Google then takes a small portion of every sale as well as charging developers for hosting the applications on Google servers. This all has allowed Android to quickly take 80% global market share by 2013 even though it first launched in 2008, a year after the iPhone. This is because of an overwhelming amount of manufacture support from the likes of Samsung, LG, HTC, Lenovo, and Asus.
With these players and more Android is never devoid of healthy competition. This competition is a key driving factor for Android’s growth in the smartphone market, with a large selection of both high-end and low-end devices for people to choose from. Another benefit for Google’s fortunes lay in the highly customizable nature of its operating system.
Owners of Android phones don’t even need to unlock or root their device in order to customize almost every visual aspect within the operating system. This is in direct contrast to Apple devices which all sport the same generic and dated look.
Although Google has taken the global market almost entirely to itself, problems still remain. For one thing the profit margins for Android based handsets are far lower than the profit margin for its chief rival Apple. This is one of the key reasons Apple and Google are fairly even in terms of the total estimated cash value for each company. While some don’t see this as a particular issue many investors do.
Android also suffers from a major fragmentation problem as device manufacturers and carriers are slow to update device and more often than not they simply abandon products altogether. This issue has led to consumer outrage against certain companies, such as Motorola. Motorola was notorious for abandoning relatively recent devices thus leaving many consumers with old versions of Android when their phones were more than capable of installing the update.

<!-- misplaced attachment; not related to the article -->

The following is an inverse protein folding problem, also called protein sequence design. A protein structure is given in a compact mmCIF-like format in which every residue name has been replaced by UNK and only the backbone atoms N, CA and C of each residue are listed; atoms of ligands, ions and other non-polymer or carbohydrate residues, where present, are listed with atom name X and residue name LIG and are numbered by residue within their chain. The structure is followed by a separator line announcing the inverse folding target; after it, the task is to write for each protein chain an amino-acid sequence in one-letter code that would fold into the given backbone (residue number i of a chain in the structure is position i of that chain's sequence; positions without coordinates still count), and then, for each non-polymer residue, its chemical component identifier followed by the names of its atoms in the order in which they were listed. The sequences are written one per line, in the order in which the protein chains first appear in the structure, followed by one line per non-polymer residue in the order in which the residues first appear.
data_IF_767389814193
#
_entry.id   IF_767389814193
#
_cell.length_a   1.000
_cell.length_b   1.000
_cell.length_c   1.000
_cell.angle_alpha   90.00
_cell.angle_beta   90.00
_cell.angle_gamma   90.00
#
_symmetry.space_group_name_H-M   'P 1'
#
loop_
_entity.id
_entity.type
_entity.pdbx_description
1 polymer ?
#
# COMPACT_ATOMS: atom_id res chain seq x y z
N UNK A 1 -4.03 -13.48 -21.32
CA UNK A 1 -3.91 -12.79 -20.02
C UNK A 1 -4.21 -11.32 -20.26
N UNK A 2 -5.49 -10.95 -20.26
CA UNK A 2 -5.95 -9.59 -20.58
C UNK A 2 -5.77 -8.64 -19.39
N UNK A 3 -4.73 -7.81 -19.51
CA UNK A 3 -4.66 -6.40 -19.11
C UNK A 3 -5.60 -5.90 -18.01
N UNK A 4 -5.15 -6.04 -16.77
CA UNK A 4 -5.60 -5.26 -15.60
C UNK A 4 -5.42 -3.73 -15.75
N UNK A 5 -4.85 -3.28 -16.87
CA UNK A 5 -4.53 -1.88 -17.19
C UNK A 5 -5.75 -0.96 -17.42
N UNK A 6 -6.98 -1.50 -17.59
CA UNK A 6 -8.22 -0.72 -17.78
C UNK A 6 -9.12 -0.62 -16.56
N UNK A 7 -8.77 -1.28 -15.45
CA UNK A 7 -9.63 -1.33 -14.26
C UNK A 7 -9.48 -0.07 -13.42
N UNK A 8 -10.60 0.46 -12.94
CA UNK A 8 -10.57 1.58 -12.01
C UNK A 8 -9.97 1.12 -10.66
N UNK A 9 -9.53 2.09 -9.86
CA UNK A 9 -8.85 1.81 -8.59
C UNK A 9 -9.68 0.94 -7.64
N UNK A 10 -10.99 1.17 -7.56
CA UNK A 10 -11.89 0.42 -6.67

All in all Android has its flaws but none so far has shown to be truly show stopping as the gravy train continues to roll on for Google.
Throughout all of the competition and frequent lawsuits only one winner has constantly found themselves victorious and that’s the consumer. The current mobile phone landscape allows users to truly find a phone that they find appealing as well as functional. This is mainly attributed to Google as opposed to Apple, as Apple is slow to make any fundamental changes.
Whereas with Google and Android one has a plethora of choices on things like color, screen size, internal memory, camera, and so on. Considering the growth rate of Android, it becomes clear to me and many others that Apple needs to make changes to its business model.
Until I see Apple make significant changes to its closed wall approach to the entire smartphone business model, I am going to have to predict that Android will remain the dominant mobile phone operating system for some time to come.
Today’s guest post was provided by Eduardo Dieguez, blogger for i-Adapters. Eduardo is a 1st generation American born Cuban that is currently in pursuit of his AA Degree.